'I never knew what an Olympics was. I wanted to become a sportsperson to travel in an aeroplane. If you can represent India, you can board a plane and fly.'
From yearning to fly in an aeroplane as a kid to clinching a bronze medal at the Olympics, Haryana wrestler Sakshi Malik has come a long way in her fairy-tale journey to etch her name in the country's sporting history.
Sakshi tried playing kabaddi and cricket
Born into a humble family in Mokhra village near Rohtak, she tried playing kabaddi and cricket in her childhood but wrestling became her favourite sport after she started "winning bouts". But little did she and her parents know at that time that one day she would become the first woman wrestler from the country to win an Olympic medal.
On the night of Wednesday, August 17, Sakshi ended the country's painful wait for a medal at the Rio Olympics by clinching the bronze medal in the 58kg freestyle category, pulling off a sensational 8-5 victory over Aisuluu Tynybekova of Kyrgyzstan in the play-off bout.
‘I never knew what an Olympics was’
The 23-year-old wrestler is only the fourth woman athlete from India to win an Olympic medal.
Her bronze is the country's fifth medal overall in wrestling at the quadrennial Games.
It was a dramatic victory in the do-or-die bout on Day 12 of the Games, as she fought back from 0-5 down.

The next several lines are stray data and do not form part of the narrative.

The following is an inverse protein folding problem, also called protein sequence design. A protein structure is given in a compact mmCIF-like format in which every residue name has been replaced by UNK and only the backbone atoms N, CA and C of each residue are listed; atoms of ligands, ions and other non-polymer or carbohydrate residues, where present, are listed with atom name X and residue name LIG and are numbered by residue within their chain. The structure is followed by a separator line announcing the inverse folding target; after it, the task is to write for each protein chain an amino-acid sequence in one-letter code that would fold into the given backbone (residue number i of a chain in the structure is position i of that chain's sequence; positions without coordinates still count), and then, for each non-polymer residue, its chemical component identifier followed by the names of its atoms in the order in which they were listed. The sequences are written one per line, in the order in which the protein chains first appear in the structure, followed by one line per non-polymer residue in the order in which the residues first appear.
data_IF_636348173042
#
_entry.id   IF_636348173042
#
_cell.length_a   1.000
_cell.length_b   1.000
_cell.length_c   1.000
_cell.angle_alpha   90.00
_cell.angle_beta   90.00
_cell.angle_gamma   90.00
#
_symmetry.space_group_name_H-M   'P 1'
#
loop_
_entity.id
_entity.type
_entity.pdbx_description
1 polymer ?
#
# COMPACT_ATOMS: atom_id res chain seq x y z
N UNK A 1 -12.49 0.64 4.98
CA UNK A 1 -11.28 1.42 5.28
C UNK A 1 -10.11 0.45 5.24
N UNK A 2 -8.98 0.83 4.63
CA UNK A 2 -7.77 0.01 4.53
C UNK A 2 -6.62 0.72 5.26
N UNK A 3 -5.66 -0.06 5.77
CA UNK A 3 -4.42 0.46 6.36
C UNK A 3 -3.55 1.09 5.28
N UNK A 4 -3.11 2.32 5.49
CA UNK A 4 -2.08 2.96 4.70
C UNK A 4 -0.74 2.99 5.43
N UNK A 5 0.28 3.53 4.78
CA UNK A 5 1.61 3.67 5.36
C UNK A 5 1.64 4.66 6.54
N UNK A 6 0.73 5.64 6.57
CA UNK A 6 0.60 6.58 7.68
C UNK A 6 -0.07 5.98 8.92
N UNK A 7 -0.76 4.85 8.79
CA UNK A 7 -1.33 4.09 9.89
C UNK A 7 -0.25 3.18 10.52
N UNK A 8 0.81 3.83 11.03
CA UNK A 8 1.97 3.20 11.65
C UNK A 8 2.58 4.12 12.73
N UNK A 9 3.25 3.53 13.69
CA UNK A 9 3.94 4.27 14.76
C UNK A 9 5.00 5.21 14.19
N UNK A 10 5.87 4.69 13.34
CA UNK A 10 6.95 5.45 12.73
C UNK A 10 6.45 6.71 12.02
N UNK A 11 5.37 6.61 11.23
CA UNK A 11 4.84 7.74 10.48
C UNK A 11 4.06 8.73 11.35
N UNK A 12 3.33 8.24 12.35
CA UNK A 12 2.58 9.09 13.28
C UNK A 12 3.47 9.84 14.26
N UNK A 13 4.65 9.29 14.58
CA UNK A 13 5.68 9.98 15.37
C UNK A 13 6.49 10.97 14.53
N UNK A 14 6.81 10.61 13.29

"I never knew what an Olympics was. I wanted to become a sportsperson to travel in an aeroplane. If you can represent India, you can board a plane and fly," Sakshi said.
Her elder brother was named after cricket icon Sachin Tendulkar
Interestingly, her elder brother was named after cricket icon Sachin Tendulkar.
Sachin, who is two years older to her, would ask Sakshi to play cricket, but she would often say 'no' and stare at the sky when aeroplanes flew above.
‘Parents never forced me’
Her family always supported her in the pursuit of her dream.
"Parents never forced me; they supported me well in wrestling. Now when I spoke to them briefly after winning the bronze they started crying in joy. I told them, it's time to celebrate," revealed Sakshi.
It was a defining moment for India at the Rio Games when Sakshi was chaired by her coach, Kuldeep Malik, as the duo did a lap of honour before she went on her knees with the tri-colour wrapped around her and a packed hall at the Carioca Arena 2 gave her a standing ovation.
"It was a dream come true for me and I had already pre-planned to celebrate this way," said Sakshi, about winning the bronze medal.
‘Struggled’ to win a silver at the Commonwealth Games in Glasgow
Her toughest phase was when she "struggled" to win a silver at the 2014 Commonwealth Games in Glasgow.
"Everyone was getting medals. Such was the pressure that I thought it would be difficult to return home without a medal. I was under much less pressure here (Rio). Haar gaye toh kya ho jayega; lekin jeet gaye toh kya ho jayega (What would happen if I lost or won). I just had a free mind. I did not fight with pressure, and it helped."
Rohtak-to-Rio journey took 12 years